Celebrate Dallas’ Old 97’s 30th anniversary with these 5 tunes

Old 97’s. Photo: Alysse Gafkjen

It seems both impossible and inevitable that the Old 97’s has existed for three decades.

Impossible, simply because the band first blossomed in the hurly-burly of 1990s Dallas and its bars and clubs, during a moment when it often felt like every local band might be the next big national thing.

Inevitable, only because from the opening moments of 1994’s Hitchhike to Rhome, and scads of live performances then and over the ensuing years, there was always a sense that Rhett Miller, Murry Hammond, Ken Bethea and Philip Peeples — the core foursome then as now — possessed the exact sort of alchemy to sustain such a band for … well … forever.

“I think the fact that the Old 97’s will turn 30 [in 2023], the fact that we’ve consistently made records and toured all three of those decades, it was constant production and touring, is that we’ve always been hungry,” Miller told Forbes.com last June. “I still feel the hunger, like I just want to keep being a part of the artistic conversation. I want to keep making albums because I’m still fascinated by the process, that I still love the idea of putting something into the world and making the world, if not a more beautiful place, at least a more interesting place, a richer artistic place.”

And so, the Old 97’s will return to where it all began for the kick-off to a 30th anniversary celebration which will stretch well into the depths of 2023. Befitting a band renowned for its legendarily un-rehearsed live prowess, the 97’s are launching with a four-show run in various pockets of the city that nurtured them. The festivities begin Thursday with a sold-out, two-night stand at the Sons of Hermann Hall, followed by another two-night stand in Deep Ellum, at the Studio at the Factory, with only tickets for Sunday (as of this writing) remaining.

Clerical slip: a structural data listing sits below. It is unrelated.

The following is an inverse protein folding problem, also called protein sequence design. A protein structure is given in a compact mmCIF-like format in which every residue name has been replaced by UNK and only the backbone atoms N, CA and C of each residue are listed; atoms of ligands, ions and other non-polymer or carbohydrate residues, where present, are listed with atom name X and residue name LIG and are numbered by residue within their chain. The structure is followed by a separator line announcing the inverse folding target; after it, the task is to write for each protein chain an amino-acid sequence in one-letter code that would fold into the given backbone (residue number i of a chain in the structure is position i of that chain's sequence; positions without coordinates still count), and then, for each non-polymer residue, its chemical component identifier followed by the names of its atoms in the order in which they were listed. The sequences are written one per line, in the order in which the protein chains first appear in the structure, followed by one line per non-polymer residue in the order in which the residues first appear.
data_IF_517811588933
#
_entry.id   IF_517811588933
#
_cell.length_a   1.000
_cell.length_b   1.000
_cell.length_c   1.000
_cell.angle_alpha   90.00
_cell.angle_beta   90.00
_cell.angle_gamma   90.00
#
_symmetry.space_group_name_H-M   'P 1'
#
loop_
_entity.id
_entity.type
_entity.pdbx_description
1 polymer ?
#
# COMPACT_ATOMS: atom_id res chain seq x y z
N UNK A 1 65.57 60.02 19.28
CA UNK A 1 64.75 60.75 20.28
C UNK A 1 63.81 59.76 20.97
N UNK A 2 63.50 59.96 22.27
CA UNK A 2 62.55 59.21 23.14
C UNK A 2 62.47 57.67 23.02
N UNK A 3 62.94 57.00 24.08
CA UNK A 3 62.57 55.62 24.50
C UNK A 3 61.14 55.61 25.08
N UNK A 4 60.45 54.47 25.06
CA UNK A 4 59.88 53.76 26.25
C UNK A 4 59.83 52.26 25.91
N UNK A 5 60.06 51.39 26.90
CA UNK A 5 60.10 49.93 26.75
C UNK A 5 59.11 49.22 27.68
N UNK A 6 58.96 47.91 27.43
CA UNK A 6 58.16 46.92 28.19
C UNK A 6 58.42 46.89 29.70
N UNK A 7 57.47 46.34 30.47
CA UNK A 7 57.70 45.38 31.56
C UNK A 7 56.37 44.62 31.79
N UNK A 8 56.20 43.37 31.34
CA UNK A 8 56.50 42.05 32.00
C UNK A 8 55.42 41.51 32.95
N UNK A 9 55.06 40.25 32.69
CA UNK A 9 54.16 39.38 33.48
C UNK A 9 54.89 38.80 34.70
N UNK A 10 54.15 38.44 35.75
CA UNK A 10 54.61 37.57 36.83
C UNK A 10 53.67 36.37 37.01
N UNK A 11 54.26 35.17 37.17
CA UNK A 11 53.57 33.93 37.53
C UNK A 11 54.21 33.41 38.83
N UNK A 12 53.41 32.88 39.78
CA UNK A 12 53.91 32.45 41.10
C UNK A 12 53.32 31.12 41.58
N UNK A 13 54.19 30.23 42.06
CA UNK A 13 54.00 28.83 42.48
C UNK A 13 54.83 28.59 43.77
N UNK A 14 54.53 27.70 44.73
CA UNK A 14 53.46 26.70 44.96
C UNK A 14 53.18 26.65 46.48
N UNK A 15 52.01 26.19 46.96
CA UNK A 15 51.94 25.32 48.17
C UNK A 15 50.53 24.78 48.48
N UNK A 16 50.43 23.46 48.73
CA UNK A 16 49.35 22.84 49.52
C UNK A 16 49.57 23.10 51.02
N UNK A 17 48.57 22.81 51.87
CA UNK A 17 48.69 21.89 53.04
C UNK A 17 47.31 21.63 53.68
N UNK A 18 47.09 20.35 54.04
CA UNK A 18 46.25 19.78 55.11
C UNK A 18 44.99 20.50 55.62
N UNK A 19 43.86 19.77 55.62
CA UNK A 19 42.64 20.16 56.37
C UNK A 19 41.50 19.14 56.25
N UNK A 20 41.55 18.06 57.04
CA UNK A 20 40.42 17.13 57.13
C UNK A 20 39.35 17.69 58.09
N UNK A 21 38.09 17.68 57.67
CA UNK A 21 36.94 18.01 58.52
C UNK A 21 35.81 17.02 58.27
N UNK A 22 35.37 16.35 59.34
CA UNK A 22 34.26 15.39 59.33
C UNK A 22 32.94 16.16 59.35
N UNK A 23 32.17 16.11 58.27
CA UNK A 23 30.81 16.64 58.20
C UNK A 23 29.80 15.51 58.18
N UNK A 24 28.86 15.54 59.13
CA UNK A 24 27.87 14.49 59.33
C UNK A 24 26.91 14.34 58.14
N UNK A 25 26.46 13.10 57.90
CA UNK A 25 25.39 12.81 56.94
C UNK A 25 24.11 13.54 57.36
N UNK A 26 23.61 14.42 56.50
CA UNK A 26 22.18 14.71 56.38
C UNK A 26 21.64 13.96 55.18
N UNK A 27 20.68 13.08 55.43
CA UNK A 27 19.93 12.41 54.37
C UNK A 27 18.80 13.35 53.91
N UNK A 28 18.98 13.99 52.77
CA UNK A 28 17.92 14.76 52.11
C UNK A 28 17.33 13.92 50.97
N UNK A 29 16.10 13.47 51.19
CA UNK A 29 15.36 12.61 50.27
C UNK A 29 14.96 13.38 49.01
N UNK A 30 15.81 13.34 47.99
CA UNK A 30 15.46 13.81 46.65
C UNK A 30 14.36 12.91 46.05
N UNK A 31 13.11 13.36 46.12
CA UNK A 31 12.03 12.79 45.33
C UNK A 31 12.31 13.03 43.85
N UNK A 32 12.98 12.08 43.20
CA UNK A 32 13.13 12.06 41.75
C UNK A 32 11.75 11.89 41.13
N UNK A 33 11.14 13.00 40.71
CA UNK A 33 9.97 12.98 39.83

To help get you ready for the rowdiness, here are five key 97’s cuts to play (as loud as possible).


Arguably the quintessential 97’s track, the lead-off track from the band’s 1997 major label debut, Too Far to Care, and a reliable highlight of any live show. This relentless fusion of country, rock and pop is a headlong rush into the white-hot center of the band. Manic and magical in near equal measure, this one lights the fuse for new and old fans alike.


This rollicking fusion of Tejano and zydeco, pulled from 2004’s Drag It Up, is a relative rarity in the 97’s catalog, only in that it features guitarist Ken Bethea on lead vocals. (The acoustic breakdown near the conclusion is also achingly lovely.) Top it off with an amusing crack about women in Dallas honky-tonks, and you’ve got a keeper.

Another stand-out from 1997’s Too Far to Care, “Salome” showcases a more tender side of the band. Miller is in full-on troubadour mode here, pining for a love that’s left him waiting in the twilight. The mournful melody is matched by the band’s glowing three-part vocal harmonies.

Pulled from 2001’s Satellite Rides, this track has popped up in numerous films and TV shows, thanks to Miller’s plaintive vocals and the starkly romantic tenor of the lyrics: “Someday somebody’s gonna ask you/A question that/You should say ‘yes’ to/Once in your life.”

“Crash on the Barrelhead”
Vocals from bassist Murry Hammond on this one, which appeared on the band’s 1999 LP Fight Songs. The lyrics evoke a cautionary tale — “You’re gonna crash on the barrelhead, son,” Hammond intones through a haze of static — and the vaguely sinister air fits snugly alongside the many other colors on the band’s palette.

Old 97’s at Sons of Hermann Hall (Thursday-Friday) and the Studio at the Factory (Saturday-Sunday), Dallas. Thursday, Friday and Saturday sold out. Tickets for Sunday are $35.

Preston Jones is a North Texas freelance writer and regular contributor to KXT. Email him at [email protected] or find him on Twitter (@prestonjones). Our work is made possible by our generous, music-loving members. If you like how we lift up local music, consider becoming a KXT sustaining member right here.